The Slip-and-Grab Fish Landing Technique

The Slip-and-Grab Fish Landing Technique

We've all been there . . . you have the best trout of the day hooked up, but you don't have a net. Maybe it's in your drift boat, maybe your buddy took it upriver, or maybe you just don't own one. (Nets are easy to handle in a boat, but they are a major hassle if your've got any amount of hiking and bush-whacking to do.)

In any event, you are by yourself, you've got a big trout but no net, so how do you land the fish?

First, don't consider "beaching" the fish in a shallow rocky or sandy area. It works sometimes in the right water with the right fisherman, but in general, it's extremely hard on fish as they thrash in the shallow water, often knocking their heads.

The goal should be to bring the fish close in slower, knee-deep water and grab the trout or steelhead by the tail or gently under the belly. To lever the trout close, however, too many people raise the rod high overhead, or even pull the rod backward over their shoulder to bring the fish close enough to grab. This rod position makes me shudder whenever I see it, as even a moderate amount of tension at a bad rod angle has snapped thousands of rods.


www.joemahler.com
To land a large fish, don't drag it onto a rocky beach, and don't raise the rod high into the "danger zone" (as shown here) while under pressure. Thousands of rods break this way. Grace Smith photo

When I fished in Alaska in August and September 2014 at Big Ku Lodge and at Royal Wolf Lodge, I quickly learned how to land large trout safelywithout beaching them and without breaking the rodas the lodges' owner Chris Branham does not allow his guests or guides to use nets. He feels that nets are hard on the fish as they remove protective slime.


I call the technique the slip and grab, and once you've got it mastered, you'll find it's a quick and easy way to bring big trout to hand.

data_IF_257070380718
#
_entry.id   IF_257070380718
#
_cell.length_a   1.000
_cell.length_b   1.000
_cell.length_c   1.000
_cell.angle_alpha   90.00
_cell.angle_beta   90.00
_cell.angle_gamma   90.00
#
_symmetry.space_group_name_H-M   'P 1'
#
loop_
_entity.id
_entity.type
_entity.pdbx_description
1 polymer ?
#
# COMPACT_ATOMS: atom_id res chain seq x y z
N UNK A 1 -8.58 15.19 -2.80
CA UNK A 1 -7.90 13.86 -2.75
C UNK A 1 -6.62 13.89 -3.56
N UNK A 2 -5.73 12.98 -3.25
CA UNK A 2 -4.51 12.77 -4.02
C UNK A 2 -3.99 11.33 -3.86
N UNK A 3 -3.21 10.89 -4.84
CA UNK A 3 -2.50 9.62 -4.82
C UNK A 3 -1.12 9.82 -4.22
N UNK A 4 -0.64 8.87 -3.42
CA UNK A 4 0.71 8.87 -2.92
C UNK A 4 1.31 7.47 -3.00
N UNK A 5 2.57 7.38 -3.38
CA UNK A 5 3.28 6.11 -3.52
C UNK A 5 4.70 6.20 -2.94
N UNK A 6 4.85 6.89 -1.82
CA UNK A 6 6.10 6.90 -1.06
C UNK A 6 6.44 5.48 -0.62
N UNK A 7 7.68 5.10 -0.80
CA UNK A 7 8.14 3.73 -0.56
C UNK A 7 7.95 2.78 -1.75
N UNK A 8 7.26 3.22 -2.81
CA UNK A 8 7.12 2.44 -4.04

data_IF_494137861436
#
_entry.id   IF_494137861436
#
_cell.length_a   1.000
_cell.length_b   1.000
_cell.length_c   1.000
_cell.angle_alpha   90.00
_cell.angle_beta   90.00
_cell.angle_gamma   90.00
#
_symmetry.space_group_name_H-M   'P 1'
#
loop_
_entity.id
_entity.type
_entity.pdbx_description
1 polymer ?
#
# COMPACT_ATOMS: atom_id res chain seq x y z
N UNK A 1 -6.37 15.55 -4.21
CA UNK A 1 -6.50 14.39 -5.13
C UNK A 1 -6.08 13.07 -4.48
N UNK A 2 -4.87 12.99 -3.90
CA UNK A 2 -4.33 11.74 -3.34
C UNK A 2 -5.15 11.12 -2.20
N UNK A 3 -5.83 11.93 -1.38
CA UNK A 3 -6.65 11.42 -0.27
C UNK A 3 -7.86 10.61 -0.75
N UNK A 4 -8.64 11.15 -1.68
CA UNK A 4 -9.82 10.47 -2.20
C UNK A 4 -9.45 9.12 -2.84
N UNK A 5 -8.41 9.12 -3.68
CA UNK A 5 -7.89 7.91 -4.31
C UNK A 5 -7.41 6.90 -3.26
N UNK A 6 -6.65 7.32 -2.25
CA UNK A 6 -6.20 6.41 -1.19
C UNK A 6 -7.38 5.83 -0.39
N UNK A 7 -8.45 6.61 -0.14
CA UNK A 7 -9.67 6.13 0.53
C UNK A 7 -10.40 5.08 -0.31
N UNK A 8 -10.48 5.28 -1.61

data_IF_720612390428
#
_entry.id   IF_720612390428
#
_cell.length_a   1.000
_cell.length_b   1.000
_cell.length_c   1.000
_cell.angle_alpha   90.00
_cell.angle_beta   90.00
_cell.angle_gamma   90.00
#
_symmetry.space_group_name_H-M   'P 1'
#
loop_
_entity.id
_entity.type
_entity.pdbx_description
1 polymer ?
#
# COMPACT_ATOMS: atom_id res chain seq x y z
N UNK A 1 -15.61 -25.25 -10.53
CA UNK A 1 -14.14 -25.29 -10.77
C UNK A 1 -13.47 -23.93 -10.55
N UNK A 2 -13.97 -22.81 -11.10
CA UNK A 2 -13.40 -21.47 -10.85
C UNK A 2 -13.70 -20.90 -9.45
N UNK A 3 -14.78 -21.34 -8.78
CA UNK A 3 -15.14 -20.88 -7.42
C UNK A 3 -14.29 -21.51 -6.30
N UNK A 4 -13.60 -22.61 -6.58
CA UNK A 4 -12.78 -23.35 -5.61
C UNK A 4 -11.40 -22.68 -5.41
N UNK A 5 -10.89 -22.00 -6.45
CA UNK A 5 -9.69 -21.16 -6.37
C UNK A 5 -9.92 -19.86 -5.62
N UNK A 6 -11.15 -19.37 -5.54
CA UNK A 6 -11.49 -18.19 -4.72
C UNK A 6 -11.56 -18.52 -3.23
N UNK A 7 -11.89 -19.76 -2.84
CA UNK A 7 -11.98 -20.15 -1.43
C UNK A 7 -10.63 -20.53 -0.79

1) Once you've got the trout exhausted and about a rod-length away from you, you'll need to pinch the line under the index finger of your rod hand and strip about 10 feet of slack line from the reel. (I know, you just reeled that line on there while fighting the fish, but you'll need this slack to save the rod and land that fish.)

2) Quickly raise the rod high to the "breaking position" but you won't break your rod because you'll instead allow the slack line to slip under your index finger, taking all the pressure off the rod tip. The quick combination of pulling the rod high and slipping the line will cause the tip of the fly line or the leader butt to slap you in the chest.

3) Grab the line or leader with your opposite hand and carefully hand-line the fish toward you until you can tail it or support it under the belly to remove the fly.


When you've got the trophy of the day hooked up, it takes some courage to let that slack line slip through your fingers and take the bend out of your rod, but I did this on hundreds of large trout in a two-week period, using exclusively barbless hooks, and I didn't lose a single fish during the slip-and-grab process.

I lost many trout of course, and quite a few right at the end when I was hand-lining the trout, but I never broke a rod, and the trout were released with as little harm as possible.

Thanks to Ryan Davey of Primal Angler for shooting this short video on an extremely remote Alaskan trout stream.


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